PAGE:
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Thursday, January 04, 2007

Local News Making a Comeback?

So says Danny Westneat of the Seattle Times. He writes that 2007 will be the year for small, local newspapers.

Westneat bases his observations on his own experience covering Auburn, WA for a small daily, the Valley Daily News, which is now going out of business.

That kind of small-town newspapering is considered boring today. Unhip. Supposedly we're all too globalized or tuned into Web video clips to want such provincial news.

My own view is the opposite. I think intensely local, professionally gathered news is due for a comeback. It's the one thing you can't get anywhere else. The story of the death of the Valley Daily News is that it blew it when it combined with its partner, the Bellevue Journal-American, into one amorphous, suburban blob.

I hope that this is true, but I'm not holding my breath. I don't see anyone trying to start a Winooski newspaper, to replace the one that I folded a year and a half ago (when I was the volunteer editor/publisher of the Winooski Eagle).

I do, however, see more and more people signing up for the Front Porch Forum service. I just recommended it to someone today. It's not a newspaper, but it's a great way to share  local information. For example, yesterday my forum included an item from the Winooski City Engineer, explaining the water leak that's developed on my street. I don't know how else the city would have communicated that to me, other than sending out an email. The Free Press wouldn't have covered it in the same way.

Of course, FPF in no way replaces good investigative journalism, but at least it helps neighbors communicate. I don't know why the city hasn't come up with a service like this on its own. It seems like a no-brainer.

January 4, 2007 at 01:49 PM in Media/Keeping an eye on the competition | Permalink


Amen Cathy. I think the local - very local - focus is where it's at in the coming year too. Community newspapers provide one angle on that, blogs etc. another, and, Front Porch Forum another. It's all about folks engaging with the people, institutions and challenges around them vs. spending hours a day getting filled up with the mostly inane drivel pumped out by Hollywood, Madison Avenue, and, the news-as-entertainment complex.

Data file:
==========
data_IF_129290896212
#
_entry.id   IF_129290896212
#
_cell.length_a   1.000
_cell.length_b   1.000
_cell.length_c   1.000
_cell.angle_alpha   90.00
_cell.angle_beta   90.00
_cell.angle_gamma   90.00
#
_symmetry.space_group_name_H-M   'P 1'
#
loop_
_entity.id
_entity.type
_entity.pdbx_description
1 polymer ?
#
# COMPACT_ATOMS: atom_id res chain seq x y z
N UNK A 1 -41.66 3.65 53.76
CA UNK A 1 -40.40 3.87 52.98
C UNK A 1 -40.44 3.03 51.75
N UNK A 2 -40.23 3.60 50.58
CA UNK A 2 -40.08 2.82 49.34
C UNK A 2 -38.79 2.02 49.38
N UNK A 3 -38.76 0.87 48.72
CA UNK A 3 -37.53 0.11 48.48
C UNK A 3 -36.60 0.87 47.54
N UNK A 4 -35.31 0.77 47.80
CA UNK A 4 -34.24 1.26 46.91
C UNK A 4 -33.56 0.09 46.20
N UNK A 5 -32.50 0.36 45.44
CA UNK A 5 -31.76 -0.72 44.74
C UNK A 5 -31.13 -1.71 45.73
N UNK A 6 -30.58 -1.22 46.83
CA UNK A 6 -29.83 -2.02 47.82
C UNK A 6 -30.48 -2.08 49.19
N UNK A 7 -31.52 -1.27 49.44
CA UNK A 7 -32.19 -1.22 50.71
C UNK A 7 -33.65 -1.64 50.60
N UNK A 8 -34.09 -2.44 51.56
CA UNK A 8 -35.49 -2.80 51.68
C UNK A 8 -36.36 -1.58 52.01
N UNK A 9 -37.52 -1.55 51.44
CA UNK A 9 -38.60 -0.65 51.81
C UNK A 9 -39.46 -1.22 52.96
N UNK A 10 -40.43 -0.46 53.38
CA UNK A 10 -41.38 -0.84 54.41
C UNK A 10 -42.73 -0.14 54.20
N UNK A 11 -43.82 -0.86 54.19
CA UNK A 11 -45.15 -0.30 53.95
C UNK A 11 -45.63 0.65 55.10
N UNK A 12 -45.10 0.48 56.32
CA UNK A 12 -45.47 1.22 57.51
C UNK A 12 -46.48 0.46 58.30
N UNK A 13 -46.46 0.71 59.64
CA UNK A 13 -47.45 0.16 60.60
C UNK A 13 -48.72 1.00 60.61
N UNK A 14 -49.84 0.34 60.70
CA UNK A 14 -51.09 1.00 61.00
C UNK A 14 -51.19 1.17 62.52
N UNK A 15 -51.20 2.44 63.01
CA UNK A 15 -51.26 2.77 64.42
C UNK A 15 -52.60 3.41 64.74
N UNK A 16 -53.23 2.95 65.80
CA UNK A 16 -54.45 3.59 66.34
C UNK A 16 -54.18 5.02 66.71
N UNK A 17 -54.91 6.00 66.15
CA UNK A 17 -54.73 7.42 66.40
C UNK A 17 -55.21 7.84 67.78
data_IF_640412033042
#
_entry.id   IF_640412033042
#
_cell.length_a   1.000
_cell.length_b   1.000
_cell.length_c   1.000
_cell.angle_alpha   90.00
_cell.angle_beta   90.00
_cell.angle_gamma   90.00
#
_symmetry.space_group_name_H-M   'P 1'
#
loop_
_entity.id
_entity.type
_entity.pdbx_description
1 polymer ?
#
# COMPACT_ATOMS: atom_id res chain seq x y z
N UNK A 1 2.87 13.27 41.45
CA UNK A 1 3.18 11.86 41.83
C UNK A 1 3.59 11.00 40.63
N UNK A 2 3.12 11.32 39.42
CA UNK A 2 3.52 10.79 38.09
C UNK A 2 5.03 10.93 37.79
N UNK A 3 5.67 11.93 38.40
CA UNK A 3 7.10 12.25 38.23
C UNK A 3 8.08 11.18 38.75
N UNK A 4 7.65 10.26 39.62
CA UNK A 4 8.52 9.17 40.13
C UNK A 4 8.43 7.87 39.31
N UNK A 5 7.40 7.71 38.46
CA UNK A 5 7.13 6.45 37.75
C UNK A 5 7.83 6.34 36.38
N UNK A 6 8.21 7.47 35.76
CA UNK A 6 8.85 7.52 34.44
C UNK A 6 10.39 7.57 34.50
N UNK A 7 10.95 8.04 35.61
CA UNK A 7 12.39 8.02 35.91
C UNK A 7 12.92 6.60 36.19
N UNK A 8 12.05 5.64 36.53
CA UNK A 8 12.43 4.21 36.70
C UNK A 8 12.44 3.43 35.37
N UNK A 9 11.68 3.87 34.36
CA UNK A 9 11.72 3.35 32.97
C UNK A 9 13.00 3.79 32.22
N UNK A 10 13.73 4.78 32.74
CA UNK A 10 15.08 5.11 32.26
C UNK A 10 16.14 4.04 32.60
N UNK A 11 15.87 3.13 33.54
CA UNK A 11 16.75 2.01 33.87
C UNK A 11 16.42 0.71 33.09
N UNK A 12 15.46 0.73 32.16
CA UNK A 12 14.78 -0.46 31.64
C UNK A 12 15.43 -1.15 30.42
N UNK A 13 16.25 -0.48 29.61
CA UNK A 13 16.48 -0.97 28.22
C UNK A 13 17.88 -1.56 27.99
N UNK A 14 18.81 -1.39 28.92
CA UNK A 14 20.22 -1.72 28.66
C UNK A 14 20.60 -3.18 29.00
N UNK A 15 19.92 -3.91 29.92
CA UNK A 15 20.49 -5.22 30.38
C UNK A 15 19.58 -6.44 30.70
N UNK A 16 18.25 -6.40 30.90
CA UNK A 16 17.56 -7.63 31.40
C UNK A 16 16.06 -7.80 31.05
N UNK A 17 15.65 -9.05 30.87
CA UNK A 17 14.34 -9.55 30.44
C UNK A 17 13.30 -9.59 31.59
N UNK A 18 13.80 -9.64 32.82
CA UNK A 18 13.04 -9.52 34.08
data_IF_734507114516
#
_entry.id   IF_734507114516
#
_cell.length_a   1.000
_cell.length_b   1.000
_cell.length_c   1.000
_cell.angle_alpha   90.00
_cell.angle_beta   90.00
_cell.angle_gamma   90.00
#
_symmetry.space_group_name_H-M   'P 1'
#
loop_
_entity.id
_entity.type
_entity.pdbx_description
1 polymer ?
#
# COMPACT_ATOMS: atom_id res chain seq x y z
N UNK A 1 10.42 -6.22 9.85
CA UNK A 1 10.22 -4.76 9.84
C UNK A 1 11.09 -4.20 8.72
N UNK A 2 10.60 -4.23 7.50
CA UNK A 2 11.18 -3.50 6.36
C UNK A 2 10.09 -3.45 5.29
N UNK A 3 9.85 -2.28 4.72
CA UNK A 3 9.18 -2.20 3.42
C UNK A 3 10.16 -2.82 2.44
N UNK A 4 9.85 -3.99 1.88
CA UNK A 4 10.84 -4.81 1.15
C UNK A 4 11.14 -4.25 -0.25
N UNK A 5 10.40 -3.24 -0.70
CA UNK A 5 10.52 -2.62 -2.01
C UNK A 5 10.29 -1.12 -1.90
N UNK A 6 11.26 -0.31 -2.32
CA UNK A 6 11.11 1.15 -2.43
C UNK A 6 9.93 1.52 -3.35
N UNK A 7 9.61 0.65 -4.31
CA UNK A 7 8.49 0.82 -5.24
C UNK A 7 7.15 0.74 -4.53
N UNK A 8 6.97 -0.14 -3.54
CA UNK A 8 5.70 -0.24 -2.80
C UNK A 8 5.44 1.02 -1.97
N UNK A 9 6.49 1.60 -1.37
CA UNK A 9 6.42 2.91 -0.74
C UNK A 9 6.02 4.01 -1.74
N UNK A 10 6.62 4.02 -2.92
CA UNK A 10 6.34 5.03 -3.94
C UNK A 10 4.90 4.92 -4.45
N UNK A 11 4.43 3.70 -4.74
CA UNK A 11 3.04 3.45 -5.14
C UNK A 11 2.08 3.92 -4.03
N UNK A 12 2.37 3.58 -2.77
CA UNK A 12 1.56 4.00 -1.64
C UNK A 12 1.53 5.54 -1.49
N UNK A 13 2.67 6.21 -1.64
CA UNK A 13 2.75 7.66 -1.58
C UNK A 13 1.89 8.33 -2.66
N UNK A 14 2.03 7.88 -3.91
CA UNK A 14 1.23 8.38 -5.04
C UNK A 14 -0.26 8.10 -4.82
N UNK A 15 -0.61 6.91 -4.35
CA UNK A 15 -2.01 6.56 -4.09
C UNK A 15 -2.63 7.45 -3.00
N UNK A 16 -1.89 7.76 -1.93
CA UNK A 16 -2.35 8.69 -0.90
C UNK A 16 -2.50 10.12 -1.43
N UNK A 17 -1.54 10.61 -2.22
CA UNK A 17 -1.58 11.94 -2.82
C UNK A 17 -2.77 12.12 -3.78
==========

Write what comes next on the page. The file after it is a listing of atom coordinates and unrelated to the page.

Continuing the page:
We're finding that Front Porch Forum is filling up with active people who are engaged in their community. If the mainstream media tends to focus on bad news and controversies, Front Porch Forum members tend to write about hope, progress and the stuff of everyday life. More at http://frontporchforum.com/blog

Posted by: Michael Wood-Lewis | Jan 4, 2007 2:42:03 PM

If the mainstream media tends to focus on bad news and controversies, Front Porch Forum members tend to write about hope, progress and the stuff of everyday life.

Hmmm. It's not that I don't appreciate the hope and progress stuff--I do--but as a reporter, I also appreciate how crucial it is to report "the bad news," i.e. stories that cast a critical eye on people and institutions.

I don't enjoy writing these stories, but sometimes I feel like, if a reporter doesn't ask the tough questions, they don't get asked. Government and businesses often succeed in their missions, but they also routinely fail people in remarkable ways, and we need to hear about that, too.

Just putting in my plug for good old fashioned journalism.

I wish that, in addition to having FPF in Winooski, we also had a dedicated, talented, smart and uncompromising citizen reporter/blogger/whatever, who would go to all the meetings, get to know all the key players, and tell me what's REALLY going on in the city, rather than just telling me what the city officials want me to hear. No offense to the capable officials in Winooski, but let's face it, like city officials everywhere, they have no interest in broadcasting anything unflattering about their own performance.

I would pay someone a small sum to report my hyperlocal news, and I'm sure other people would pitch in, too. But doing it right is really a full-time job, and apparently there's just no one who wants to/is able to do it.

Posted by: cresmer | Jan 4, 2007 3:09:16 PM

Cathy... I concur! I was pointing out a difference between tried and true journalism and this new experiment playing out through Front Porch Forum. That is, we need professional journalist doing their jobs (and citizen journalist supplementing) and always will. Front Porch Forum doesn't really go there... it's a different beast. The point I failed to make clearly is that Front Porch Forum and a town newspaper compliment one another more than they compete.

And, speaking of "hyper-local" citizen journalism, check out the latest development with BackFence.com... downsizing.

Posted by: Michael Wood-Lewis | Jan 5, 2007 8:59:16 PM

MediaVidea has a related article - where is the money in local news sites?

Posted by: pramit | Jan 6, 2007 5:01:13 AM

For a good example of the mix of professional and citizen journalism, check out WestportNow.com, the 24/7 news and information source for Westport, Conn.

Now almost four years old, WestportNow has become the No. 1 source for news about this community on Connecticut's "Gold Coast."

Gordon Joseloff

Posted by: Gordon Joseloff | Jan 11, 2007 5:34:03 PM

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